Weekly Featured Essay
On a single drive with his dad, Chris Davis captures the complexity of being the child of divorce.
by Chris Davis
The red Miata behind us slams on its horn, letting my dad know—in the rudest way possible—he hadn’t merged quickly enough. The speed limit on Central Expressway is only 45mph, but people always seem to treat it like a freeway. Buildings fly by the window in a blur: Fry’s electronics, where my mom took me to buy my first iPod; St. John’s Bar and Grill, where my Dad and I used to get burgers and watch Sharks games; Fair Oaks Skatepark, where I’d split my chin open and the only witness had decided to leave, rather than make sure I was all right. It all seems insignificant as we now cruise comfortably down the road. The car behind us may have been in a hurry, but somehow my dad never was, even though he knew my mom would yell at him if he dropped me late at her house again.
“Make sure you bring those pants back next weekend,” my dad says.Not again. I close my eyes to the buildings outside the window. What is it about the short drive from his house to my mom’s that makes my dad think I need to hear all about how my mom’s the worst person ever?
by Devorah Uriel
A shrill whistle cuts through the warm summer air and I spin to follow the sound, my mouth suddenly dry. Fear takes up residence in the heart like a writhing thing. The mother of all worms, it grows plump and comfortable. Some people believe the heart is the place where love resides. I’m not so sure. The sharp snap of a twig, and my worm begins to thrash.
A brindle hound leaps through the tall tow-colored grass responding to the call of its owner. Releasing a gust of air, I bend to kiss the head of my own four-legged companion, who is sniffing the ground near my feet. The off-leash dog park is spacious, an open place where the breeze can flow between sounds, where internal alarms can quiet, where panic can be more easily soothed.
by Zach Reichert
“Why’s it gotta be so loud?” the patient in Room 2 groaned. “I’m going crazy in here.”
A high-pitched alarm chirped beside his head, slicing through the room with each tone. He covered his ears.
I reached to mute the noise. “How’s that?” I asked.
He paused and looked around the room. Sounds echoed from every corner of the hospital, building to a volume that was impossible to ignore. He looked back at me, his eyes half-closed against the glare of the sun in the window.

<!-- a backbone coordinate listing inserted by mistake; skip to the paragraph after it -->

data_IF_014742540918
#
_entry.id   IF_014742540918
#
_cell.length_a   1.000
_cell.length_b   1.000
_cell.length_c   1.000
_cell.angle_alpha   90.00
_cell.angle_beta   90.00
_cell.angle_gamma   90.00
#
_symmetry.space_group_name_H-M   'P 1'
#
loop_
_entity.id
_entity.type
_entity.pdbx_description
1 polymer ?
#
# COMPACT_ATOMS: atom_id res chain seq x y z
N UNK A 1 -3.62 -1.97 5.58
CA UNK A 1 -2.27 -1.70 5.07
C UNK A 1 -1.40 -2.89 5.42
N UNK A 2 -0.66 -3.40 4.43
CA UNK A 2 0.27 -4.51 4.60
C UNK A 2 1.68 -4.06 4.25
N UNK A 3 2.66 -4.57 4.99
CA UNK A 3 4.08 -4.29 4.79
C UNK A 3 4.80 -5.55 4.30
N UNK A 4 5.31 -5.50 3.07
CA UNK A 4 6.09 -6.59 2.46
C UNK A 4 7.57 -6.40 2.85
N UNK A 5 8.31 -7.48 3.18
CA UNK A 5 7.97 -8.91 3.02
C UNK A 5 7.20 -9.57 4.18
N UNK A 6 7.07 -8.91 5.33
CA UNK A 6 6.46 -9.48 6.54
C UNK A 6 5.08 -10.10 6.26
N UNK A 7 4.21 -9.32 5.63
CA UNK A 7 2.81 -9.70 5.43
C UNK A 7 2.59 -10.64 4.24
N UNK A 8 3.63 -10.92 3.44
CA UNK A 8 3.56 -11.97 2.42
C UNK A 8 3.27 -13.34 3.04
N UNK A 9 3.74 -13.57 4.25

“Still sucks,” he answered. “Any idea what it’s like trying to sleep with all this noise?”
I can’t speak on sleeping in hospitals, but I know enough about the noise to sympathize. I think of the alarms and monitors, the voices of nurses and doctors, the cries and moans of the injured and sick filling hospital rooms like smoke. Many patients get lost in this cloud of noise, left to cope with their illness in loud and crowded rooms.
Unlike my patient in Room 2, Gloria was accustomed to coping.
by Tracy Youngblom
You know, he begins, an older person or someone in worse physical condition wouldn’t have survived.
Yes? I say, hesitant to pursue this line of thinking.
It’s better that it happened to me. I was strong and in good shape, so I didn’t die. Someone else would have died.
We are seated in the waiting area of his therapist in vinyl armchairs, hemmed in by a door on one side and a small water cooler and white-noise machine on the other. We have barely made it up the stairs.
You sound like you’re saying you’re glad it happened to you? This is supposed to sound neutral, but it comes out as a question.
As soon as we’d entered the building, I’d remembered clearly: no elevator. I ought to have remembered, since Dan had been my sons’ therapist for years; he’d saved at least one of their lives. Defeated, I pushed Elias in his wheelchair to the foot of the stairs.
A Memory of Smoke
by Stephen Beckwith
From the street, my neighborhood was the perfect post-war collection of starter homes. Boxy ranch houses and faux Cap Cods constructed on large lots among the old growth oaks and sassafras. All fifty-six houses were built in the six years between 1948 and 1954.